Dropping License Plan Wins Praise for Spitzer
By NICHOLAS CONFESSORE and RAYMOND HERNANDEZ
The New York Times
Published: November 15, 2007
WASHINGTON, Nov. 14 A day after abandoning his proposal to give driver licenses to illegal immigrants, Gov. Eliot Spitzer won the kind of wide acclaim from elected officials that he could not win for the proposal itself.
From Albany to Capitol Hill, Democratic politicians voiced public words of praise and breathed private sighs of relief at Mr. Spitzer announcement that he would scuttle the proposal, after a bitter seven-week battle that battered the governor and turned New York into a battleground over illegal immigration.
congratulate you, governor, for the attempt, said Representative Charles B. Rangel, a Manhattan Democrat, at a news conference with Mr. Spitzer and some members of Congress who, like Mr. Rangel, had supported his original plan. he idea was right, the timing was wrong.
In acknowledging one of his first major reversals as governor, Mr. Spitzer did not spare his harshest critics, who he said had inflamed the debate with anti-immigrant rhetoric that quated minimum-wage, undocumented dishwashers with Osama bin Laden. He also said he still believed his proposal would have benefited New Yorkers, citizens and immigrants alike, and lit into federal officials for failing to fix the nation immigration system.
But Mr. Spitzer was also more conciliatory than he had been, conceding that he had tried but failed to win over skeptics.
am here today to respond to the vast majority of New Yorkers of good will who have heard my best case and yet still disagree with my proposal, he said.
The governor formal announcement followed a private breakfast with New York Congressional delegation. By most accounts, Mr. Spitzer seemed chastened, telling delegation members that he had come to the conclusion that his proposal was simply not sustainable in the current climate.
One participant, who spoke on the condition of anonymity about the closed-door meeting, said Mr. Spitzer had come off as arrogant on past visits to Washington, but not on this one. e was like, tried and it didn work out, the participant said.
Some of Mr. Spitzer most ardent antagonists were unwilling on Wednesday to give him credit for the change of mind. Joseph L. Bruno, the Republican majority leader of the State Senate, issued a statement criticizing the governor for the weeks in which he resisted public opinion on the issue.
ltimately, it took an uprising from within his own party to force him to back down today, Mr. Bruno charged.
Among Democrats, however, Mr. Spitzer decision won praise not only from moderates who thought his plan was extreme and would hurt the party in 2008, but also from liberals who were displeased with the concessions he had already made to placate opponents, including giving citizens and legal immigrants access to a different type of license than illegal immigrants.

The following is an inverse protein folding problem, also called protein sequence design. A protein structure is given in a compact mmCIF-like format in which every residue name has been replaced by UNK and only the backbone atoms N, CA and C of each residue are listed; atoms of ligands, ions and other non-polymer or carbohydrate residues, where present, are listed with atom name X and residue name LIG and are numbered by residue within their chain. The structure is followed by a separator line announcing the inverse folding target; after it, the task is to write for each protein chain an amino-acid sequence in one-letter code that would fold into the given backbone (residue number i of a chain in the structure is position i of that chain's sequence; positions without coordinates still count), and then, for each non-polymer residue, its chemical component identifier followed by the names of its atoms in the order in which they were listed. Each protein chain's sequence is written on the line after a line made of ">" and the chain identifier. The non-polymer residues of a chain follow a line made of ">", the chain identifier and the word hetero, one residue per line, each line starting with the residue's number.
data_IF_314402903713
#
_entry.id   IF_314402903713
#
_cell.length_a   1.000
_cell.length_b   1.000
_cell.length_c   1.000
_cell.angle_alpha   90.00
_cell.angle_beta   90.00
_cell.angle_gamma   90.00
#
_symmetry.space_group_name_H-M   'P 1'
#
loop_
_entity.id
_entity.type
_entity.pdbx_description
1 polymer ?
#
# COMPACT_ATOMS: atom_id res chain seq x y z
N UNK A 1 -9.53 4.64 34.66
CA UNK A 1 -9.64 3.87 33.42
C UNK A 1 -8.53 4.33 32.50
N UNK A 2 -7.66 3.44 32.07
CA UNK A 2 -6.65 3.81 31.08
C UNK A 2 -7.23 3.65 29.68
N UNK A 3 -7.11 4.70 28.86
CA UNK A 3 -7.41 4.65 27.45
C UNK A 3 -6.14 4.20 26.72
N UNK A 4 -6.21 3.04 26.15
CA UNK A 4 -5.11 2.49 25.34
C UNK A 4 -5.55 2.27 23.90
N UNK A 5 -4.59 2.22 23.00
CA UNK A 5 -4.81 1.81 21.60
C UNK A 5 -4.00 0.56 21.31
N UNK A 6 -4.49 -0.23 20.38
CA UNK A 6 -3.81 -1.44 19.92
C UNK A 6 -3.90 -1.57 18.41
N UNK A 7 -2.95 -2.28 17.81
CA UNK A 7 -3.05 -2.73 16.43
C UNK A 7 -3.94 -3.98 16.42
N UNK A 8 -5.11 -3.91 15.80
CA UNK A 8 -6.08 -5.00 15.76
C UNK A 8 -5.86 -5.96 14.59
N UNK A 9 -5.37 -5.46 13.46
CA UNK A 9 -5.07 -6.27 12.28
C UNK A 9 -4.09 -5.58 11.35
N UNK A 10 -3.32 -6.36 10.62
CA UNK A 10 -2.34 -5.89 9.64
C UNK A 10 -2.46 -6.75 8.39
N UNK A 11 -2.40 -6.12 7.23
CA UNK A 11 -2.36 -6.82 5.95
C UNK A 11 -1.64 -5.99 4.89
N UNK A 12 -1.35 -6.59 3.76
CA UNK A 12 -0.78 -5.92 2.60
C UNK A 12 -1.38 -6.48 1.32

give real credit to the governor for coming in and acknowledging that it wasn the right time for this, said Representative Michael Arcuri, a first-term Democrat from central New York who had opposed the plan. Mr. Spitzer, he added, howed real mettle.
Senator Hillary Rodham Clinton, who has taken fire in recent weeks for failing to make clear whether she supported Mr. Spitzer plan, was not present at the delegation breakfast. But she issued a statement Wednesday afternoon in which she expressed support for Mr. Spitzer decision and stated that licenses for illegal immigrants would not be on her own future agenda.
s president, I will not support drivers licenses for undocumented people and will press for comprehensive immigration reform that deals with all of the issues around illegal immigration, Mrs. Clinton said.
Mr. Spitzer and his aides have also said they are postponing the second most controversial element of his plan: the adoption of a federally recognized driver license, known as a Real ID, that would not be available to illegal immigrants.
Mr. Spitzer announcement last month that New York would sign on to the Real ID program had been a major coup for federal homeland security officials, who have been urging states to adopt the program but faced resistance.
But on Wednesday, Mr. Spitzer and his aides said that New York adoption of the new license would ultimately depend on the federal regulations issued for its implementation next year, and whether the Bush administration could ultimately persuade other states to come along.
ow can it be a nationally secure driver license if only 10 states are going to it? In which case, it would make the entire debate academic, said Michael A. L. Balboni, the governor top homeland security aide. he federal government has a tremendous amount of work to do to convince the nation that Real ID was truly the way to secure this nation air travel.
But in an interview, Michael Chertoff, the secretary for the federal Department of Homeland Security, said that in a conversation with the governor on Wednesday morning, Mr. Spitzer gave no indication that he was changing course on Real ID.
Mr. Chertoff cited a memorandum of understanding written with state officials last month. That memorandum, however, allows New York to back out of the agreement if state officials provide notice.
Danny Hakim contributed reporting from Albany.